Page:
Take a walk with Susan in this very special year

The Right Rev Susan Brown
The Right Rev Susan Brown

Moderator of the General Assembly wants to unite people while celebrating a golden anniversary for women in the ministry

From a council housing estate in Penicuik to the Moderator of the General Assembly.

The Right Rev Susan Brown’s story could well be a script for a Hollywood movie.

Particularly when you bear in mind that when the 59-year-old first joined the ministry 33 years ago, women in the church were still a pretty rare species.

But it will come as no surprise to anyone who has met the engaging Dornoch Cathedral minister that she has reached such heady – and deserved – heights.

For her passion has never wavered since she first decided as a teenager to follow her calling.

Susan said: “As people did in the early 1970s, my twin sister Mo and I were sent to church every week.

“Mo gave up when we were 10 but I kept going.

“I rebelled a wee bit by turning up in my jeans but the auld wifies would miss me if I wasn’t there.

“I was about 15 when I felt I was being called to the ministry – even though I’d never met a female minister.

“It was just something I felt compelled to do.

“I toyed with becoming a PE teacher as I was really into hockey and sport but I kept on coming back to ministry.

“So I was one of those weird people who headed straight into it when I left Penicuik High School.”

Susan did her four-year Bachelor of Divinity at Edinburgh University, then a two-year post graduate Diploma in Ministry.

As she was only 24 when she was ready to do her year’s probation, Susan decided to do two years ... and landed a pretty plum position.

She said: “I was assigned to St Giles Cathedral in Edinburgh – it was pretty mind-blowing.

“When you’re young you don’t realise what a big deal it is but it was an amazing training ground.

“Gilleasbuig Macmillan, the minister, was a great guy and those two years stood me in very good stead.”

Despite never having had a female minister, the congregation at Killearnan on the Black Isle then had the courage to call Susan as their new minister.

And over the course of 13 years, both she and the congregation managed to transform its fortunes.

Susan explained: “It was a tiny wee congregation when I first arrived. In fact, they were thinking about closing it as the church really was in the middle of nowhere.

“At first, people were writing to the local paper saying a female minister shouldn’t be allowed. It’s not what women did then.

“It didn’t take long though – if you do a decent funeral and give a good account of the person’s life, you can usually win people round!

“And they were an amazing bunch of people – starting from scratch, we managed to fund and build a lovely church hall.

“They really were up for anything – it was brilliant.”

In 1998, Susan was invited to apply for Dornoch Cathedral but never dreamed for a second she was truly in the running.

“I just thought they wanted a woman to apply for it,” she said.

“It’s a beautiful church with a history stretching back almost 800 years.

“I didn’t think for a moment I’d get it – I was the first female minister there too – and I’m still there, 20 years later!”

However, Susan is having to take a back seat for the next 12 months to focus on the Moderator’s role.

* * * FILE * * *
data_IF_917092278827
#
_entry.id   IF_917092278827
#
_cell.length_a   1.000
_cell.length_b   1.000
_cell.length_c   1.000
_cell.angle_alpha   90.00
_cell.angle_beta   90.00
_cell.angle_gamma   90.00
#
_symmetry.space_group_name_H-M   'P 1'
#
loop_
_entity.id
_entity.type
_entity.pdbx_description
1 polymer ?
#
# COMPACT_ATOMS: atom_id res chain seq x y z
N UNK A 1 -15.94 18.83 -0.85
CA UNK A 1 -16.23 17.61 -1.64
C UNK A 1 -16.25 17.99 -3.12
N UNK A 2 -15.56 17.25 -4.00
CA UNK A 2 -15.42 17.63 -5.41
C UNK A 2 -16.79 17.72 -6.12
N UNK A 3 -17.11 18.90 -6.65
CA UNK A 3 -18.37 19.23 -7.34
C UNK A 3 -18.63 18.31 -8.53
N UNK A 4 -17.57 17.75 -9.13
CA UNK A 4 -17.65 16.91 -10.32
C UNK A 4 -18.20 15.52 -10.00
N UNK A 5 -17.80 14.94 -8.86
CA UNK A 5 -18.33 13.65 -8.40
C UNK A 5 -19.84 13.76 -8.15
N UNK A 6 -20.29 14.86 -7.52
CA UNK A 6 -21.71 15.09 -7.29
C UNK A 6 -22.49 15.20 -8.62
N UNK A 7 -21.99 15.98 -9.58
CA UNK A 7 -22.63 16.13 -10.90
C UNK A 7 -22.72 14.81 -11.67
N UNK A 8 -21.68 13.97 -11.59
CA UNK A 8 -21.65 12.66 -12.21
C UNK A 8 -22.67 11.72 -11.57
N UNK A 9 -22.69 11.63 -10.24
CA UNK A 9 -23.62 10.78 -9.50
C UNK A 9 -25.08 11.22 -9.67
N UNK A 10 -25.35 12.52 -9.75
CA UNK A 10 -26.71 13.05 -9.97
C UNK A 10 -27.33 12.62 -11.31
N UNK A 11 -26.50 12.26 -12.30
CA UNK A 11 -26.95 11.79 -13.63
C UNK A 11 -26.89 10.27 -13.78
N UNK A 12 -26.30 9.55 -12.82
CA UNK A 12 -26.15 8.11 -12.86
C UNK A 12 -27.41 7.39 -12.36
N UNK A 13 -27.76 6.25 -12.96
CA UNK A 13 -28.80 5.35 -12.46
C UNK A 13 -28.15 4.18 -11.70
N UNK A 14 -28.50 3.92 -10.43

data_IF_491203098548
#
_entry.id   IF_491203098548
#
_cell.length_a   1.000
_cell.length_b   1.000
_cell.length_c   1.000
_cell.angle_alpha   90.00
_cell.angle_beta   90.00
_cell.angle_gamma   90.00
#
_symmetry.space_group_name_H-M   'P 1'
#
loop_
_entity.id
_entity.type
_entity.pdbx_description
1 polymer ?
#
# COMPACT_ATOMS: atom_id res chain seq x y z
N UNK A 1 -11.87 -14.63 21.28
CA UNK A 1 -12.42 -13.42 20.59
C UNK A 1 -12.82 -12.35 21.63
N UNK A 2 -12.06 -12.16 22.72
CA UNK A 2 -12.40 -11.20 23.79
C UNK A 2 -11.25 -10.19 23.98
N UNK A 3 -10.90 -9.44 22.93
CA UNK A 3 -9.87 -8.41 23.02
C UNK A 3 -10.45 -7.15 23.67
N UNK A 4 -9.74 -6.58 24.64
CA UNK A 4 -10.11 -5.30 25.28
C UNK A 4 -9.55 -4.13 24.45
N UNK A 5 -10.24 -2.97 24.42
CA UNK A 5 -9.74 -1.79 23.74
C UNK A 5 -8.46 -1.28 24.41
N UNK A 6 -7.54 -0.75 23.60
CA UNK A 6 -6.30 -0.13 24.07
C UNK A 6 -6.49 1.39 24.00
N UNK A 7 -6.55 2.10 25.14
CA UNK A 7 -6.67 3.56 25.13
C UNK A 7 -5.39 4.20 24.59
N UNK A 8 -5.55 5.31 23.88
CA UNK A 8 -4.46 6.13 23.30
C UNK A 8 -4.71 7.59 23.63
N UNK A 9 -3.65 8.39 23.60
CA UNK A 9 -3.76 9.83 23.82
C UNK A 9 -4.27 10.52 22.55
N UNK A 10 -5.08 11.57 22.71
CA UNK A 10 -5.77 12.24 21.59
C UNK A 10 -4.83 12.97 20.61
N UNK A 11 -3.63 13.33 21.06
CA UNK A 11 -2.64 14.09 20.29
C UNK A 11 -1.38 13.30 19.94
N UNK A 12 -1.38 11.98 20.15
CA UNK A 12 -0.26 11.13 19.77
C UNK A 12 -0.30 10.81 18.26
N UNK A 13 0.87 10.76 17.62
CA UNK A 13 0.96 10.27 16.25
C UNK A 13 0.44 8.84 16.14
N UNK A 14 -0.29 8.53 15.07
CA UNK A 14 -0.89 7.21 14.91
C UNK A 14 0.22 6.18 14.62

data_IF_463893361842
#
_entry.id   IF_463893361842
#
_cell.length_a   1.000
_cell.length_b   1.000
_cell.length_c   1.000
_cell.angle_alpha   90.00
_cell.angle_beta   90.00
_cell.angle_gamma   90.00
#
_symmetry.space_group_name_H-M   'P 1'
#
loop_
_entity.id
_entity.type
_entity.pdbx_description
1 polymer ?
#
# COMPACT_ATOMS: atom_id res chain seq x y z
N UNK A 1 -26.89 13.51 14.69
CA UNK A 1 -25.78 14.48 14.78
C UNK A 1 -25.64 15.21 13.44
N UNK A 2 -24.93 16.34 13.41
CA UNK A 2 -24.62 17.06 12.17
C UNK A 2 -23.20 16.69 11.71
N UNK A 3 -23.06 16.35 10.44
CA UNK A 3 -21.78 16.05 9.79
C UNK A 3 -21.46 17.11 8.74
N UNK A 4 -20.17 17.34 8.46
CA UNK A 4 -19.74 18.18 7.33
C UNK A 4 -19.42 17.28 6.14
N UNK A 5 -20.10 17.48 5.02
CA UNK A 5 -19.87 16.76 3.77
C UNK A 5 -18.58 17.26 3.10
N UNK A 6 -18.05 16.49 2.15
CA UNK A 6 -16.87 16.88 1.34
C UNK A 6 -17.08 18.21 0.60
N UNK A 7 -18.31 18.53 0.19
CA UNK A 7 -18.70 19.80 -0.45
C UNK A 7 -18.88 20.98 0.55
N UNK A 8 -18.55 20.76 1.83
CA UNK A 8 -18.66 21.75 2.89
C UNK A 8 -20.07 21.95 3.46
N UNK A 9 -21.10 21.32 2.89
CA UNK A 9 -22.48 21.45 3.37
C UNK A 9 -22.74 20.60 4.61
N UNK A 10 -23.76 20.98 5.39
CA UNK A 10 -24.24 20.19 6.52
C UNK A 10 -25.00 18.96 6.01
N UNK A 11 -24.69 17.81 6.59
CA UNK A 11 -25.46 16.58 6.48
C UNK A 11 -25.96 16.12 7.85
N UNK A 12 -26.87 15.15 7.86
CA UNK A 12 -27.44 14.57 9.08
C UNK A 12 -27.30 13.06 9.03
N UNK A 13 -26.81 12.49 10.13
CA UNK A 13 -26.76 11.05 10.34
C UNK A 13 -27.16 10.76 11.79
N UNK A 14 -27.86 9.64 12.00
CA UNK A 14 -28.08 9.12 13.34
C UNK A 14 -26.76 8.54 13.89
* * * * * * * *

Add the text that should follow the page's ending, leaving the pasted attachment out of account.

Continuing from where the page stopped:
It will see her make two foreign trips – to Uruguay and Argentina in October and India and Pakistan in January. Women will be at the forefront of both trips.

She said: “There’s a tiny Protestant church in Uruguay, with a female Moderator there too.

“There’s a lot of domestic abuse in Latin America – it’s a very male-orientated society.

“So I hope to encourage women in both places to speak out during this very special year for women in the church.”

But Susan is most looking forward to taking forward her theme for the year.

That will see her walking with a host of organisations, bringing people together who may not normally seek out each other’s company.

But the theme is two-fold – to get people walking and talking but also to raise awareness of, and hopefully improve, mental health.

Part of her desire stems from an issue all too prevalent in the Highlands.

She explained: “Suicide is a major issue in the area.

“I want to get people with mental health issues to walk with me to find out what both the church and fellow human beings can do to help.

“I’m also going to be walking with women from Women’s Aid. I want to understand the lives of women who are treated badly, simply because of their sex.

“And I’m going to be working with the Muslim community to bring them together with Christians to share their stories.

“If you walk with someone you get to know them in a different way than you do sitting round a desk with a barrier between you.

“I also want to organise a geological walk, looking at the environment around us and seeing what stories it tells from a scientific and a Christian point of view.

“We used to do it all the time, through pilgrimages, but we’ve lost sight of that.

“I truly believe that walking and talking is the best medicine – for our physical and mental health, as well as our spirituality.

“And if it helps break down prejudices along the way, that will be even better.”

On every step of her journey, Susan will be cheered by her husband Derek (58), a chaplain at Raigmore Hospital in Inverness, and their children Simon (31) and Hannah (28).

And she’s delighted to be Moderator 50 years since the historic decision to ordain women to the ministry.

Susan added: “This year is such a special one for women in the Church. It’s a reflection of the women who worked so hard to allow the door to be opened, later enabling people like me to sail through.”